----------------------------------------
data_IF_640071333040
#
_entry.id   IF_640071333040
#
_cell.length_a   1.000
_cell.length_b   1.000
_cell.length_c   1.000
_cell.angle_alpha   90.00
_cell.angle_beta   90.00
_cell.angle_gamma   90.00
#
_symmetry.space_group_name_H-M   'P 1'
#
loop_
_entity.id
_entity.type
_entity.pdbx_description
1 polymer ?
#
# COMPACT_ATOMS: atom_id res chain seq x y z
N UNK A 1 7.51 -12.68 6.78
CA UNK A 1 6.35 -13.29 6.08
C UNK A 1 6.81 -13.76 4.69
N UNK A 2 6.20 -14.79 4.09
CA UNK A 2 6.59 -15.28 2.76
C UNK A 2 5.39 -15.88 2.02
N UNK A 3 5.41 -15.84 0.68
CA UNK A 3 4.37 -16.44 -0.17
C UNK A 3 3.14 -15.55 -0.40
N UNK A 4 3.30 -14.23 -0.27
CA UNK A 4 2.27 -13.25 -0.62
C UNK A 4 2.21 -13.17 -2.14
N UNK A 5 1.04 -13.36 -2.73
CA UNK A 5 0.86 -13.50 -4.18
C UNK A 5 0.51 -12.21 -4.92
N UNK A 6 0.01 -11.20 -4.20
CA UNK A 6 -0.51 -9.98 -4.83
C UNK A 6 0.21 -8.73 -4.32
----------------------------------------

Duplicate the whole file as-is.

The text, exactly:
data_IF_640071333040
#
_entry.id   IF_640071333040
#
_cell.length_a   1.000
_cell.length_b   1.000
_cell.length_c   1.000
_cell.angle_alpha   90.00
_cell.angle_beta   90.00
_cell.angle_gamma   90.00
#
_symmetry.space_group_name_H-M   'P 1'
#
loop_
_entity.id
_entity.type
_entity.pdbx_description
1 polymer ?
#
# COMPACT_ATOMS: atom_id res chain seq x y z
N UNK A 1 7.51 -12.68 6.78
CA UNK A 1 6.35 -13.29 6.08
C UNK A 1 6.81 -13.76 4.69
N UNK A 2 6.20 -14.79 4.09
CA UNK A 2 6.59 -15.28 2.76
C UNK A 2 5.39 -15.88 2.02
N UNK A 3 5.41 -15.84 0.68
CA UNK A 3 4.37 -16.44 -0.17
C UNK A 3 3.14 -15.55 -0.40
N UNK A 4 3.30 -14.23 -0.27
CA UNK A 4 2.27 -13.25 -0.62
C UNK A 4 2.21 -13.17 -2.14
N UNK A 5 1.04 -13.36 -2.73
CA UNK A 5 0.86 -13.50 -4.18
C UNK A 5 0.51 -12.21 -4.92
N UNK A 6 0.01 -11.20 -4.20
CA UNK A 6 -0.51 -9.98 -4.83
C UNK A 6 0.21 -8.73 -4.32